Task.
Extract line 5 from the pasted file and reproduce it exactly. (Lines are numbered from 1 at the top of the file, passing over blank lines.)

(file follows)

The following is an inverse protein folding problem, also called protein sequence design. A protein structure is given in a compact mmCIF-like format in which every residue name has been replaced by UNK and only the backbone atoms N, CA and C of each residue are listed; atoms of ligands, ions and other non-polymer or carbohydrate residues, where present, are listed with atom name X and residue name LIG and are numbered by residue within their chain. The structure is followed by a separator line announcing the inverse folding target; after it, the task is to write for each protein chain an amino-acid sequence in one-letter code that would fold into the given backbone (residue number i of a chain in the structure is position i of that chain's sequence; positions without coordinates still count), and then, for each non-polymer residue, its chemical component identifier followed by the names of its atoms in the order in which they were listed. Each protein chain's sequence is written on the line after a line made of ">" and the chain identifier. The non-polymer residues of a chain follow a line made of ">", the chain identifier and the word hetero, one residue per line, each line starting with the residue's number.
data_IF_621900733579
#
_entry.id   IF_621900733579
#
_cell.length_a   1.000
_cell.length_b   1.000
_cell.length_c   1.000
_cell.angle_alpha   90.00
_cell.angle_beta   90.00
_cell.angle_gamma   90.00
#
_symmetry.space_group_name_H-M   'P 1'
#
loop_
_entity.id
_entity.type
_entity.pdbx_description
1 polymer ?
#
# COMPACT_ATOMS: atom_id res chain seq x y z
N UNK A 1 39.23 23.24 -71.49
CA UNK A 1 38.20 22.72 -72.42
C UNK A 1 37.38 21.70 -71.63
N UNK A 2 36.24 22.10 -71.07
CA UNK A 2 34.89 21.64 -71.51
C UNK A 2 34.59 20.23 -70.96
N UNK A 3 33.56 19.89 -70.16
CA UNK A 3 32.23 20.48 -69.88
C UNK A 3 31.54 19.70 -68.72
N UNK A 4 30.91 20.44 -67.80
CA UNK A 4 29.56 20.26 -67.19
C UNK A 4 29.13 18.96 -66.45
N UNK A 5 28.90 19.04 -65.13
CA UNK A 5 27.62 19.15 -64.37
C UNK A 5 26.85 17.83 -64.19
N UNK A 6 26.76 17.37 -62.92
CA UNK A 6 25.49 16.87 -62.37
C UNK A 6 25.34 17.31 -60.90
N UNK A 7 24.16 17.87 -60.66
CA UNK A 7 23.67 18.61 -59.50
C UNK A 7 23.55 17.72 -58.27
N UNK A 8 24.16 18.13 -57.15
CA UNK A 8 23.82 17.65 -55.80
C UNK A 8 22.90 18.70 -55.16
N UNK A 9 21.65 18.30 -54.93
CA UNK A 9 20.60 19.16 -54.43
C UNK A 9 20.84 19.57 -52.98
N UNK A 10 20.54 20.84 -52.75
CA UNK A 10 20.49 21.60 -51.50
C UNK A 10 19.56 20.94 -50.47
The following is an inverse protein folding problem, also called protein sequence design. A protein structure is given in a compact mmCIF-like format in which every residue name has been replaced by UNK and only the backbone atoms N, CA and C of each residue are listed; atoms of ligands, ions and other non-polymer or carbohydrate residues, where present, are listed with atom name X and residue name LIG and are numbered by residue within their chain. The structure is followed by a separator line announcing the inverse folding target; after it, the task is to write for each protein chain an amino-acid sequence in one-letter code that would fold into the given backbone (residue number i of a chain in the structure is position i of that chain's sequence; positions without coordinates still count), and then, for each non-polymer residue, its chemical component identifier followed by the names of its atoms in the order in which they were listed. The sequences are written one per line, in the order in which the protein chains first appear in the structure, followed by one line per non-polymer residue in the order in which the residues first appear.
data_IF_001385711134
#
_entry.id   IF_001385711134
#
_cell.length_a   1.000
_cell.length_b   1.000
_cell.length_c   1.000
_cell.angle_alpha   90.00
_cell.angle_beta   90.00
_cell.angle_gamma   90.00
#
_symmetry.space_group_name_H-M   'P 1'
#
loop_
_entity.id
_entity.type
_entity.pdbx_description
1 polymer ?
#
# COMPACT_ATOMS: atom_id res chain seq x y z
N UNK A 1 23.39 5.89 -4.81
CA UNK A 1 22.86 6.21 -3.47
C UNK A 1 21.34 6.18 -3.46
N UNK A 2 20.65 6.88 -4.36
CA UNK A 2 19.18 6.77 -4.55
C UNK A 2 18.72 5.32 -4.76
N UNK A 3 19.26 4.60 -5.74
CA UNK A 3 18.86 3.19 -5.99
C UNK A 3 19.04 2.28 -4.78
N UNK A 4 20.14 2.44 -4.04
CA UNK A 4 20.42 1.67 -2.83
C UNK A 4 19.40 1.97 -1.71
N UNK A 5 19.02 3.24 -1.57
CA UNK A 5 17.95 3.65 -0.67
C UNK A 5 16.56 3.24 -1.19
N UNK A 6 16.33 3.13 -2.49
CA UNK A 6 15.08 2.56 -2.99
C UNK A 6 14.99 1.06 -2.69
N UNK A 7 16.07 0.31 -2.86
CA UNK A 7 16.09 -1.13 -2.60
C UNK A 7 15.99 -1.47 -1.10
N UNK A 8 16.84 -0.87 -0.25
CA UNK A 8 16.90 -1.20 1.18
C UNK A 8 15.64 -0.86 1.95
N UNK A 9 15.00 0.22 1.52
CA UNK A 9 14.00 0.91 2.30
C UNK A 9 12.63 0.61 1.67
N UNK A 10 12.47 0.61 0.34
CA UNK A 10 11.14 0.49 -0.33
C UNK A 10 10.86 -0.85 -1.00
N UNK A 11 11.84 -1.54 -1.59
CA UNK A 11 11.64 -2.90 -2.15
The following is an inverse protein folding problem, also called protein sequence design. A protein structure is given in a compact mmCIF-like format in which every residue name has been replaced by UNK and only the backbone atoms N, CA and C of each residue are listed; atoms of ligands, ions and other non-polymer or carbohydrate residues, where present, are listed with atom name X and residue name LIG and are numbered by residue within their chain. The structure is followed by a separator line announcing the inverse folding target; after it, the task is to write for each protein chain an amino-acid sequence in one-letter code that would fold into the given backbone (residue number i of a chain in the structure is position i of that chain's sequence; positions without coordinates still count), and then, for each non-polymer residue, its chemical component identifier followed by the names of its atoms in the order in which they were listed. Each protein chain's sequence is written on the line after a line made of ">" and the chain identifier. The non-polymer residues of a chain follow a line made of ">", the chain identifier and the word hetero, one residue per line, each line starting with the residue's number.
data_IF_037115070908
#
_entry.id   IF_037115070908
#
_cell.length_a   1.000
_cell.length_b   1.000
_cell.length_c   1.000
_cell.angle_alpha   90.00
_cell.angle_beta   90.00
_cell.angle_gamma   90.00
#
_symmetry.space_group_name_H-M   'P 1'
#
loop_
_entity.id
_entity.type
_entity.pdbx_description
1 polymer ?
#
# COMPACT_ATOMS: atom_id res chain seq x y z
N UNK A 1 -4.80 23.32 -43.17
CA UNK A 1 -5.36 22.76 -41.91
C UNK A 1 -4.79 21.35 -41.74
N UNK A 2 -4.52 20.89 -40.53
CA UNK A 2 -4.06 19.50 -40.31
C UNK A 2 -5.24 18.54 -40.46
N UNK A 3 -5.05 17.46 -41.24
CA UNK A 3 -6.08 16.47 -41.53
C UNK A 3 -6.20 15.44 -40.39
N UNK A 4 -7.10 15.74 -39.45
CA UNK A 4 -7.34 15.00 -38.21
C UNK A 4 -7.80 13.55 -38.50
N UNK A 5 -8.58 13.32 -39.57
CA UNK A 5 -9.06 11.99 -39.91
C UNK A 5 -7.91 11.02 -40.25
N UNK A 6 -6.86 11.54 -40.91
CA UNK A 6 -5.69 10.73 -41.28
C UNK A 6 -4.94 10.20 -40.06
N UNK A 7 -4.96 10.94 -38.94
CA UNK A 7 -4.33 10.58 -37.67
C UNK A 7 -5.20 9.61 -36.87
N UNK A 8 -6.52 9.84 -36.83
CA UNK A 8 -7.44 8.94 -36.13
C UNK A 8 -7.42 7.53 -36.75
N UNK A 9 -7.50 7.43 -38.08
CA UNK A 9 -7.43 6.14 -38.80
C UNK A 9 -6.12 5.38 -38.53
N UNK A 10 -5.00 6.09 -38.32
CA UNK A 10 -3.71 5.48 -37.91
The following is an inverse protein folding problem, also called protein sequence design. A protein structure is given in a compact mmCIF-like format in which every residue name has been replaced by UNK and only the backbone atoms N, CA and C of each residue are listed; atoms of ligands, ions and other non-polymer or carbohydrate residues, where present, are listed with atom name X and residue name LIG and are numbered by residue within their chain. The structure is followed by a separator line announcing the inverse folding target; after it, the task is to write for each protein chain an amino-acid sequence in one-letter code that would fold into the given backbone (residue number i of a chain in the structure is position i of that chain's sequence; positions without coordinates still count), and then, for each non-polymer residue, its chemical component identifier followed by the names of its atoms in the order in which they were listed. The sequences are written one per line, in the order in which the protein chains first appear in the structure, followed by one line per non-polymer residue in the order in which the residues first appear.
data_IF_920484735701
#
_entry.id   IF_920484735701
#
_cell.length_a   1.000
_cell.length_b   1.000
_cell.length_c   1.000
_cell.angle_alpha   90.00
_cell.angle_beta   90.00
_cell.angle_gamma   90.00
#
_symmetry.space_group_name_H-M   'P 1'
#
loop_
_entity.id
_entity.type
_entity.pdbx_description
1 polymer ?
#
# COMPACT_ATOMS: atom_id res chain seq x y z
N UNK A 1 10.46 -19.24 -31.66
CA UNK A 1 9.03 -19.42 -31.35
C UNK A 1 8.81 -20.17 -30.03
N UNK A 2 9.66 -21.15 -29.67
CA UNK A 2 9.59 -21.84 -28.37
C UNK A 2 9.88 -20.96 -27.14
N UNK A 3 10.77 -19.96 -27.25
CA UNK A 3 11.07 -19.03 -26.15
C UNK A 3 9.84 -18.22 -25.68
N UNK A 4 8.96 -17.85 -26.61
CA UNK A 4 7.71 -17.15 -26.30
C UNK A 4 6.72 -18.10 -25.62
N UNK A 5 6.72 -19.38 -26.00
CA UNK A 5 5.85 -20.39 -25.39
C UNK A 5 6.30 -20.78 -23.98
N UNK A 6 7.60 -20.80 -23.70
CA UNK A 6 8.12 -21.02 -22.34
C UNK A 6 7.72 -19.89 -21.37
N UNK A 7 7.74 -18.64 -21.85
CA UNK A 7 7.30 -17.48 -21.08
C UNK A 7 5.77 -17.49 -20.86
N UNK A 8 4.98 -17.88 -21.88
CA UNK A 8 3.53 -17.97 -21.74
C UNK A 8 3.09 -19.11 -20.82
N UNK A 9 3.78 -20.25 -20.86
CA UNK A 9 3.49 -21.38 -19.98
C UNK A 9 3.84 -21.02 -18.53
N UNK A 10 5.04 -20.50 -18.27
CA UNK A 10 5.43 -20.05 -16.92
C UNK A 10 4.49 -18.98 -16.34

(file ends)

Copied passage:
#